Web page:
Ask the Accountant

I can guarantee that not a week passes by that every accountant in the land does not receive one or more of the following questions from their clients.  Unfortunately, the “right” answers are more elusive because they frequently depend on the individual circumstances of the person asking the questions.  Let’s start with the most common one:

1. Salary or dividend?

Superficially, a very easy one to answer.  Dividends are taxed at a lower rate than salary (7.5% for basic rate tax payers and they attract no NIC, compared with 20% income tax rates plus employers/employees NIC on that salary).  And even after you have done the sums to allow for that fact that salary costs are tax deductible for company tax purposes (whereas dividends are not), you will still be significantly ahead by going down the dividend route.  Some subtle issues, however, then need to be factored in:

  • R & D claims can be enhanced by salary costs, but not dividends.
  • Some mortgage providers attach little weight to taking your income as dividends, viewing salary as more secure.
  • Tax efficient pension contributions are linked to salary levels.
2. How should I finance my next car?

Really two questions in one.  The first one is should I own it personally or through the company?  For at least 20 years, the tax rules have been written to make private ownership more tax efficient, but it seems the British still love their company car and are happy to pay through the nose for it.

As to the method of acquiring it:  as a rule of thumb, if you have the spare cash, use it.  Every other option involves finance costs or entering the lottery of its residual value in 3-4 years’ time.  The only winners in this game are the motor retailers who have all the statistics at their disposal to make the right call – for them.

3. How do I sell my business?

The precursor to this question is:  what’s my business worth?  But I will deal with that in another blog.  Let’s assume you think your business is worth £1.5m – how do you find someone to take it off your hands?  You have a simple choice:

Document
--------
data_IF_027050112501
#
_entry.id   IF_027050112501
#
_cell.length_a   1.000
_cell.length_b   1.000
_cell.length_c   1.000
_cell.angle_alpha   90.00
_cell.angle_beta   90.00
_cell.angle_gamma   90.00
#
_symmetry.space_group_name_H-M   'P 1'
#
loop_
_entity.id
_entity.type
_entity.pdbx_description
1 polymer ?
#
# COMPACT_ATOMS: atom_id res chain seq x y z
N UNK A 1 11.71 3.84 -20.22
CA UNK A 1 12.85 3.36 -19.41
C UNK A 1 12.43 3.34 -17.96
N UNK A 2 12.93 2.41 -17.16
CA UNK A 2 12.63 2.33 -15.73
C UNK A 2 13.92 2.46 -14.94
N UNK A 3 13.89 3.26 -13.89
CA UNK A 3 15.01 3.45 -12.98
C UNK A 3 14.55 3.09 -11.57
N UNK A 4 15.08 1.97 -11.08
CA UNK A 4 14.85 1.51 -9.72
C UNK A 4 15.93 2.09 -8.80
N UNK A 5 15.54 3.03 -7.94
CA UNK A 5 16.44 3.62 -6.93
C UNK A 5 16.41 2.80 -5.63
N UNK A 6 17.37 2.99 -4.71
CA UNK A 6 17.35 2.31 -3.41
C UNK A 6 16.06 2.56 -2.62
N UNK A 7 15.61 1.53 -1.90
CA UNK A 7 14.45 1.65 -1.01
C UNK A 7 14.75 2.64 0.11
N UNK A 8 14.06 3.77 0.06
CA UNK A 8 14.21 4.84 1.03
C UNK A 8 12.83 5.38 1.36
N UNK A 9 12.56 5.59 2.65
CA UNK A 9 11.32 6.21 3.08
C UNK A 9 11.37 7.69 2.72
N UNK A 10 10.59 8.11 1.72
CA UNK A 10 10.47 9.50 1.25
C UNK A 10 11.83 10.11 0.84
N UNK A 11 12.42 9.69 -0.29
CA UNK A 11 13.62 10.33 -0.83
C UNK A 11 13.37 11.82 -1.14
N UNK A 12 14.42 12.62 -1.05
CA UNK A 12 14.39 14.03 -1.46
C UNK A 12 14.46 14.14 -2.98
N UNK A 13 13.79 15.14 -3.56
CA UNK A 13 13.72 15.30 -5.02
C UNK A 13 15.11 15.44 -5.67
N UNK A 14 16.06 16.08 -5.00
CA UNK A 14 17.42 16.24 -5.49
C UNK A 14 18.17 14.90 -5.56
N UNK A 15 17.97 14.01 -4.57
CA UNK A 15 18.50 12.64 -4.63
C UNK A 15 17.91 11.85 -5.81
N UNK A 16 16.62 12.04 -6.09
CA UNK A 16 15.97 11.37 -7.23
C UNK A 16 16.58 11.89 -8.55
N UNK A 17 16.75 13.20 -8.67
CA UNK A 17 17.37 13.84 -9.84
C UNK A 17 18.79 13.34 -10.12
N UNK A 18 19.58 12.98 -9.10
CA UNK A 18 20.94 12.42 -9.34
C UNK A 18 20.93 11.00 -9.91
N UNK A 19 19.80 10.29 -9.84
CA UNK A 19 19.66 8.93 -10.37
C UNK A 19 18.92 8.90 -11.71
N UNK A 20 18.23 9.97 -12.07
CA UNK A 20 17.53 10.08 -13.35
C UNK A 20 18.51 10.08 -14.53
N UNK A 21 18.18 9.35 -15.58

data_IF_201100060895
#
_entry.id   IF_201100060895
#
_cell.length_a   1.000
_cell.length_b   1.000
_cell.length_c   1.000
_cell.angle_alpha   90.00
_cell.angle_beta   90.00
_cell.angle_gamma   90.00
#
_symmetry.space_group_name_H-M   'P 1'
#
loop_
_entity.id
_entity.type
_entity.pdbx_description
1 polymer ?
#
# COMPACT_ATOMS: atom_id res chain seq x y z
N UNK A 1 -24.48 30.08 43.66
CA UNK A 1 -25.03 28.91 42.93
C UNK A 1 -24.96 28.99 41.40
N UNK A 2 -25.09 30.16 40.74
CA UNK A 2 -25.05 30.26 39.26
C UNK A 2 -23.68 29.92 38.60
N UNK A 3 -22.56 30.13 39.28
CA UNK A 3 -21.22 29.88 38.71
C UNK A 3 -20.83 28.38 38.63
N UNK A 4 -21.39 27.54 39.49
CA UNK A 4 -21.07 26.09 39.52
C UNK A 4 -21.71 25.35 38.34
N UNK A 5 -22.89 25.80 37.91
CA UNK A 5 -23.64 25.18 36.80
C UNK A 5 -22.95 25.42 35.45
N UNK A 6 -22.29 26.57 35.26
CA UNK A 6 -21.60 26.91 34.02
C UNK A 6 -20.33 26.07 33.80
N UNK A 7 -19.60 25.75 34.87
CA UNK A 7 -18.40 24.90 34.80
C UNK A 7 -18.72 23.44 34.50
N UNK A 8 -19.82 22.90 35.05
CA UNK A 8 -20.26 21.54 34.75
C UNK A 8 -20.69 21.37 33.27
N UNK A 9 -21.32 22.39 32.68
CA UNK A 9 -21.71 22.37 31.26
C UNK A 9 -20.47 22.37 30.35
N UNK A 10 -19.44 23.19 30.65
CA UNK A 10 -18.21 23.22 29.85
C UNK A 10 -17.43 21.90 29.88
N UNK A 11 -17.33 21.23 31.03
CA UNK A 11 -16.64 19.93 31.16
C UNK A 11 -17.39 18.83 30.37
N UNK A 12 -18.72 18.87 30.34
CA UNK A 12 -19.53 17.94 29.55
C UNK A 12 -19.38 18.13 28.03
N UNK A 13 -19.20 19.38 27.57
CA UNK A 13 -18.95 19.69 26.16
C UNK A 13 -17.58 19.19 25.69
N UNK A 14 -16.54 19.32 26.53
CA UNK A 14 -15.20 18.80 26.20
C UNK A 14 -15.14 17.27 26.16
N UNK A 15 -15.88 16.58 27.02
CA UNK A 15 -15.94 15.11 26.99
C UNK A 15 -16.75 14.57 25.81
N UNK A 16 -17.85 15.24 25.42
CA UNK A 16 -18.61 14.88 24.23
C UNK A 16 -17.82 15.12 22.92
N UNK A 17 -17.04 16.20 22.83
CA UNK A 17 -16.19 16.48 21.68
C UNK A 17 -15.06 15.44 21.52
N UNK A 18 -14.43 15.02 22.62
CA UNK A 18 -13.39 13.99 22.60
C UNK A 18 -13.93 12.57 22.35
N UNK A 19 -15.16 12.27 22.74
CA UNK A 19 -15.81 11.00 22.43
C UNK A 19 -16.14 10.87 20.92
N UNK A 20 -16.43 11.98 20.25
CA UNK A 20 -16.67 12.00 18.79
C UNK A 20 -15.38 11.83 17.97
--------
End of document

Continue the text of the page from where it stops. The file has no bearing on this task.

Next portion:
Either: do it yourself (best done with the help of an experienced accountant) by approaching competitors, suppliers, customers – someone already operating in your sector.  And keep your fingers crossed. 

Or: use a specialist organisation or corporate finance boutique to do it for you, but beware, you can easily run up a bill of many tens of thousands and get precisely nowhere.  The marketplace is highly imperfect even in the internet age.  It depends on making a random connection of willing seller with someone who is interested at the right time and at the right initial asking price.  Again, keep your fingers crossed. 

4. How should I own my business property?

You already own a business property for your trading activities or are thinking of moving from rental to ownership.  Here are the 4 most common methods with a brief appraisal of each:

a)    Buy the property in a separate, newly formed company – currently the most common approach and probably best in terms of flexibility.

b)    Keep it in the trading company – fatal weakness is that if the company fails, you lose the property too.

c)     Hold it in a pension wrapper – SSAS/SIPP.  Gone out of favour in the last 10 years for reasons of inflexibility and professional fees.

d)    Own it personally – similar to (a) but income stream (from renting it to the trading company) will be taxed at your highest (personal) tax rate.

There is no absolute “right” answer – it depends on what your starting position is – but (a) and (d) are current favourites.

5. Where do I raise extra business finance?

I will keep this simple:  start with your existing bank because they already know you and want to keep you as a customer.  With everyone else, they start with a blank sheet of paper about you = enhanced risk = higher charges.